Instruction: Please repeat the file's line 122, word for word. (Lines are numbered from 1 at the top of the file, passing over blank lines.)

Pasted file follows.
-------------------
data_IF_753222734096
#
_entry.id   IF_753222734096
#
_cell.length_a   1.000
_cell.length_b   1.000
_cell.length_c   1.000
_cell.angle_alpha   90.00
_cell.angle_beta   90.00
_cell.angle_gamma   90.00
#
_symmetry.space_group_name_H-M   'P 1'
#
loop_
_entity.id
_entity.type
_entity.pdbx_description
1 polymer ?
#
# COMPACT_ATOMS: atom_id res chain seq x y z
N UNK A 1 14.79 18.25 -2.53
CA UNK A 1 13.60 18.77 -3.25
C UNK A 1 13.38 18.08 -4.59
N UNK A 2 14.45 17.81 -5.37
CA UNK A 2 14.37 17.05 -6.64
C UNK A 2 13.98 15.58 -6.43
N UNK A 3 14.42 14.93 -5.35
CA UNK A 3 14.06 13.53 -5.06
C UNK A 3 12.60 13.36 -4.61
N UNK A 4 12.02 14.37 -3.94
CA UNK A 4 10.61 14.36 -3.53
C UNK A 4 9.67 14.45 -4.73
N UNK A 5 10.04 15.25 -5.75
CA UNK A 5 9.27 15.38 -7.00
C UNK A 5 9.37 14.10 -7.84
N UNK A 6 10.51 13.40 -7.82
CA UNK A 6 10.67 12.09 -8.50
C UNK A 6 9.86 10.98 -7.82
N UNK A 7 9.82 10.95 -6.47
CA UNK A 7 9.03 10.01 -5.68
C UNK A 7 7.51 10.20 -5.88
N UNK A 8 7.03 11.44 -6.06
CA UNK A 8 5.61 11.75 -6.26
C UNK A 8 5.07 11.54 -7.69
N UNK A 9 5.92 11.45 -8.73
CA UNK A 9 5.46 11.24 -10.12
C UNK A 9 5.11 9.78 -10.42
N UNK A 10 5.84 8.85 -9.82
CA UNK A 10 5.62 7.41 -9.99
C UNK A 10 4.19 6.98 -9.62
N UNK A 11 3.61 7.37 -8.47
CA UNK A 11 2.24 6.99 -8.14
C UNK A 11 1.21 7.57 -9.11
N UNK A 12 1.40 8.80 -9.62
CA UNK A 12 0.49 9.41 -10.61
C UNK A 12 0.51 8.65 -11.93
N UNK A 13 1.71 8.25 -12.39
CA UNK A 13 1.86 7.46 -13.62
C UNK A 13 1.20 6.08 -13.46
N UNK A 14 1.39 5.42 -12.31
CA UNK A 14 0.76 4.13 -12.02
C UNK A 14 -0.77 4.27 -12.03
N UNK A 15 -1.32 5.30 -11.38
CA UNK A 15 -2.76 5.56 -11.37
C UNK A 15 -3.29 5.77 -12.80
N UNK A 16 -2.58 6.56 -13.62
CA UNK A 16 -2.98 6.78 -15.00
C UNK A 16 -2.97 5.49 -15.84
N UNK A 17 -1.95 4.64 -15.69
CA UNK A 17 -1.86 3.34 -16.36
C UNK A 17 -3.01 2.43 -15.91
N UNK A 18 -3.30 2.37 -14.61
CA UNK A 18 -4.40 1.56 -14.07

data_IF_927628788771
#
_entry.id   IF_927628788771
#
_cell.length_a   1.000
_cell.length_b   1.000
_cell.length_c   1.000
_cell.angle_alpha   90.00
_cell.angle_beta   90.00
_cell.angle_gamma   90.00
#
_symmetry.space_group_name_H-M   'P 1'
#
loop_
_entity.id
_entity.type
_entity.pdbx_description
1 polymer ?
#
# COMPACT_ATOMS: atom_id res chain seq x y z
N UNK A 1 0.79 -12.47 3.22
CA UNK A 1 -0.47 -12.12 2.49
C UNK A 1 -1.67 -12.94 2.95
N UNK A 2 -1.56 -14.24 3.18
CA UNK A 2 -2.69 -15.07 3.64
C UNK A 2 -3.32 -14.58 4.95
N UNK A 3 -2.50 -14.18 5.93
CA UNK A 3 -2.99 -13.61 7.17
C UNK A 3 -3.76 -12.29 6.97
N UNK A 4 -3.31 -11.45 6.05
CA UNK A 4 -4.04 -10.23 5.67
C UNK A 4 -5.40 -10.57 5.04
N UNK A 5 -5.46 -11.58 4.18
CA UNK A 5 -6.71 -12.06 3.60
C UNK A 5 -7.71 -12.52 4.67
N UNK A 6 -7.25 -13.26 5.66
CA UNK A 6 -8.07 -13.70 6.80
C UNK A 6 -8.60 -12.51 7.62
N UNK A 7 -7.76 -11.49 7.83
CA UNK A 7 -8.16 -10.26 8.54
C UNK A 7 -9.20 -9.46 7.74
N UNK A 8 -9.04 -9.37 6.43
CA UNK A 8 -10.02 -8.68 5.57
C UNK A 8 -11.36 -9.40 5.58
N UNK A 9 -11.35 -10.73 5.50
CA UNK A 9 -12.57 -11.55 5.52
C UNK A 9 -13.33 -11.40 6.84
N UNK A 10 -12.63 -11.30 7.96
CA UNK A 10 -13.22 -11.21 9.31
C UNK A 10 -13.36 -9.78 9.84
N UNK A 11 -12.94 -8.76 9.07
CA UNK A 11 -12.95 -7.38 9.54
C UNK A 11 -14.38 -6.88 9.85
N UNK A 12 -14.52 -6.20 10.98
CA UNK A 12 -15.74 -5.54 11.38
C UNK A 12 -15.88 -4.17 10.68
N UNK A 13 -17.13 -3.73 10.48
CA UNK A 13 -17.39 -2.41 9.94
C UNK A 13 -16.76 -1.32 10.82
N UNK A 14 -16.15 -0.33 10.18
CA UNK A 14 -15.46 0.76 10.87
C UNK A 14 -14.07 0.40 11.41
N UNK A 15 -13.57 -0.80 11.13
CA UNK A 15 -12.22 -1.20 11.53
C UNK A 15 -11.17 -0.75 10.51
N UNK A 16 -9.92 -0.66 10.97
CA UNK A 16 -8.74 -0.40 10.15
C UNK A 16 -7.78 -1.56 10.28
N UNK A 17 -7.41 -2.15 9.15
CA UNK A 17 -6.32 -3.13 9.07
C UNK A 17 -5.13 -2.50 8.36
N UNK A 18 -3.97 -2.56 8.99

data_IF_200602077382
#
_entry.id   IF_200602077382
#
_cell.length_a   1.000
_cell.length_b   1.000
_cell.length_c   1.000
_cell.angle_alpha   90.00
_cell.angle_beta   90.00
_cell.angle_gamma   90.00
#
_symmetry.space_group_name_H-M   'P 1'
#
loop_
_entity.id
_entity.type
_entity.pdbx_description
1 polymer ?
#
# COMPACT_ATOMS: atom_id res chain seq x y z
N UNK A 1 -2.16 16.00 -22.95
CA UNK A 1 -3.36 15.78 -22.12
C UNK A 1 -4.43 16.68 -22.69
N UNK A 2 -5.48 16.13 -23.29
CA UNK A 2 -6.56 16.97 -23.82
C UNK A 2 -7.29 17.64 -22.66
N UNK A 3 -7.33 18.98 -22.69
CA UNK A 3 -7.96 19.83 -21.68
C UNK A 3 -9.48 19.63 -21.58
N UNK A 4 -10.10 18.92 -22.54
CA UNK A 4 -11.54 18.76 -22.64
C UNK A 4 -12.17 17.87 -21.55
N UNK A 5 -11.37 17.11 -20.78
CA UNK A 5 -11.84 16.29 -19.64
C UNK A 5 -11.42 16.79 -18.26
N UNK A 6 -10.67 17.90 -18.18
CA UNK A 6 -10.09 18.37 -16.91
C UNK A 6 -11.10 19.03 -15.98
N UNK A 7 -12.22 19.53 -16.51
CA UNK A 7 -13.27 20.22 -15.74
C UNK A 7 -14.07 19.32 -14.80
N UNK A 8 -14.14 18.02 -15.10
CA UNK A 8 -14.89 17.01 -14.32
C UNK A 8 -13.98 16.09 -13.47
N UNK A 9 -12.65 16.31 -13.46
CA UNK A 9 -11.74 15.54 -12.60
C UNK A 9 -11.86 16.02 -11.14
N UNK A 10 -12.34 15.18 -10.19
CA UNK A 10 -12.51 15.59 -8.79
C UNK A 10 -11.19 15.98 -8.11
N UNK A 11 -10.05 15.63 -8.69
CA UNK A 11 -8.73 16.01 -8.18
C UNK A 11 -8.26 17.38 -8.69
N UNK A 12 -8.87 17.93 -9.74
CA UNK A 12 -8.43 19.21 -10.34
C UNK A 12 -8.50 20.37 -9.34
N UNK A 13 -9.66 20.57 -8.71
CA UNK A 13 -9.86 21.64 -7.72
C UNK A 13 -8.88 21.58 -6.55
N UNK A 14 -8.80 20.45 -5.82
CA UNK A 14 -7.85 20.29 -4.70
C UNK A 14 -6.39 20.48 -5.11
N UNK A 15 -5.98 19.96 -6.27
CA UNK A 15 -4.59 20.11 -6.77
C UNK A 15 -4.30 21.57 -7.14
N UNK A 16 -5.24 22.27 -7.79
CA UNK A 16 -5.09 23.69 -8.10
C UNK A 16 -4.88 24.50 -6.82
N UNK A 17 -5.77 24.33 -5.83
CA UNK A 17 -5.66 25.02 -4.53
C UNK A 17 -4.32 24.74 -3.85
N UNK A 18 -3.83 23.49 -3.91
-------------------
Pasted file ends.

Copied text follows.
CA UNK A 10 -13.22 -11.21 9.31